Rein in willful insistence
We can learn to allow any misguided or overly strong desire to be tempered or reined in.
There’s an aphorism that states, “The wildest colts make the best horses,” implying that once the colt is reined in and trained, it willingly obeys.
Like a wild colt, I’ve had numerous times in my life when I’ve jumped the gun and have come out of the starting block too early—speaking out of turn in a moment of enthusiasm, inserting myself into a conversation, out-yelling someone in order to drive home my point, or prematurely correcting another in advance of the lesson being learned.
I could go on, but I’m certain you get the point. Many times this was done good-naturedly, or with good intent, but there were also times my actions were based on willful insistence.
Mary Baker Eddy, the Discoverer and Founder of Christian Science, states, “Strong desires bias human judgment and misguide action, else they uplift them” (Message to The Mother Church for 1900, p. 9). This in no way implies that it’s wrong to have strong feelings about something or that inspiration should be stifled. But like a colt, we can learn to allow any misguided or overly strong desire to be tempered or reined in. The Christ, God’s idea, lassos and corrals strong feelings, bringing them into conformity with God’s plan.
Christ Jesus offered this counsel to his disciples in a parable illustrating the need to face down precipitous or hasty impulses and maintain a calm, clear sense that leads to a harmonious outcome: “The kingdom of heaven is likened unto a man which sowed good seed in his field: but while men slept, his enemy came and sowed tares among the wheat, and went his way. But when the blade was sprung up, and brought forth fruit, then appeared the tares also. . . . The servants said unto him, Wilt thou then that we go and gather them up? But he said, Nay; lest while ye gather up the tares, ye root up also the wheat with them. Let both grow together until the harvest: and in the time of harvest I will say to the reapers, Gather ye together first the tares, and bind them in bundles to burn them: but gather the wheat into my barn” (Matthew 13:24–26, 28–30).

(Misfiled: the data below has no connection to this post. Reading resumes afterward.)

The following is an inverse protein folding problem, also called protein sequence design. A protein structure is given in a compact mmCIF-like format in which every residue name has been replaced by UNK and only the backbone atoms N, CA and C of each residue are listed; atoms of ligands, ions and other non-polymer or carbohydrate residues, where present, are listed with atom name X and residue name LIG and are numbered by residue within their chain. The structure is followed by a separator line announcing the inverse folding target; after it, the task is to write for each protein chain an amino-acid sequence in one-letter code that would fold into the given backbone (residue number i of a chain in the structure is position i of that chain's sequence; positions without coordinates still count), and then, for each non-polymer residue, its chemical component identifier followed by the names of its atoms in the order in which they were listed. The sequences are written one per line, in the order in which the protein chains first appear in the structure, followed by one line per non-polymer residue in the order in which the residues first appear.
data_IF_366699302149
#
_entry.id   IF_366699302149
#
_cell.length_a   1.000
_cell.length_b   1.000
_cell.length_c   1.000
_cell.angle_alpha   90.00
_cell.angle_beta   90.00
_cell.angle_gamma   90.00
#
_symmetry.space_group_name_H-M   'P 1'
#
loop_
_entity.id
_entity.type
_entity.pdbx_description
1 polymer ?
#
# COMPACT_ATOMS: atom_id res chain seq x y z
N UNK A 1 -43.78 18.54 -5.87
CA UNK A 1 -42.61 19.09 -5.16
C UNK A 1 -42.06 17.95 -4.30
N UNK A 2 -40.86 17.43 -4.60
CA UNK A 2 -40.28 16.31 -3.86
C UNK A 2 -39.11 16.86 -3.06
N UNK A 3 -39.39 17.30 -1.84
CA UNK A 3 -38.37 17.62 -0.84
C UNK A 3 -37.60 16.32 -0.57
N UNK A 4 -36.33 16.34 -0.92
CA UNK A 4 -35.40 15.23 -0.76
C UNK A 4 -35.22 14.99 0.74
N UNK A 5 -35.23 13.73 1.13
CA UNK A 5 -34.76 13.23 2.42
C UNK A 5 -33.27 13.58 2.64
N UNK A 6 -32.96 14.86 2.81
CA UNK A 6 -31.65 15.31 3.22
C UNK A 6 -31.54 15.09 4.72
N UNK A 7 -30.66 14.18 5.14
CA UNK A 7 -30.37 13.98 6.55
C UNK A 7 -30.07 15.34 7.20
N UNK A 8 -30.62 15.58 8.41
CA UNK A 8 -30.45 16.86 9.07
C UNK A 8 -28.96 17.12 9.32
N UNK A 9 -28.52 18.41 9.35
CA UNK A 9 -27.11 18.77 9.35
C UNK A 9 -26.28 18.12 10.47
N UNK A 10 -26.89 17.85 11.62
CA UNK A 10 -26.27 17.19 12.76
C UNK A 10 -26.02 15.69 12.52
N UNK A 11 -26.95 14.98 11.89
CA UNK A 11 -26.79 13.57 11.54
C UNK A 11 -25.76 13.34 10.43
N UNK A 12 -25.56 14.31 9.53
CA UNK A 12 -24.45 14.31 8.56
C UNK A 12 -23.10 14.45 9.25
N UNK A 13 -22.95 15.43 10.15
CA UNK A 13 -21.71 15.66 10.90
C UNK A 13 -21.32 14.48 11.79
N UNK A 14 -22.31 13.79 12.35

Even though my motive was pure, I needed to exercise greater discretion and Christly restraint—to develop in spiritual maturity.
Notice that in his parable there is no striking out at the one who acted on wrong intentions by sowing the tares. Rather, Jesus impersonalized the effort to cause harm and advised patience, allowing Truth to uncover and eliminate the sin and its effects. The lesson here may be to resist undoing the good by prematurely attacking the erroneous behavior. Let them both grow side by side until the evil becomes so obvious that it can be easily seen and destroyed.
As we advance in our practice of Christian Science, we are sometimes placed under stressful circumstances and may be tempted to turn to willful ways of addressing them. But, biblical wisdom advises us to turn the other cheek, give beyond what’s demanded, and walk the extra mile in our devotion to and example of Christian healing.
One time, after performing what I felt was a noble, unselfed act, I was wrongly accused. At first I was shocked and did my best to defend my motives and actions, only to encounter skepticism and resistance. After several attempts to point out the error, I resigned myself to learning a lesson in humility and to making certain my heart was right with Truth and Love. I came to see that the only enemy was that which would separate me from a present sense of Truth and Love. I remained in quiet reflection, trusting God with my concerns and turning away from reacting.
Ultimately, over time and through others’ actions, my motive was found to be innocent and my intentions honorable. However, I continued to ask questions of myself as to why this experience had even occurred. I came to understand that even though my motive was pure, I needed to exercise greater discretion and Christly restraint—to develop in spiritual maturity.
Mrs. Eddy alerted her students to guard themselves from others’ immoral, uninformed, or envious attempts to undo or cast a wrong light on their work that has been well done. In Science and Health with Key to the Scriptures, she writes: “Motives and acts are not rightly valued before they are understood. It is well to wait till those whom you would benefit are ready for the blessing, for Science is working changes in personal character as well as in the material universe” (p. 238).
I certainly haven’t learned this lesson all at once, and I continue to practice obedience to the persuasions of the divine Mind, God, including listening, pausing, reflecting, and comforting. By doing so, I have found a definite lessening of willful impulse, and a deeper trust that God is providing a perfect place, platform, and opportunity for me to fulfill His purpose, sharing and performing intelligent good.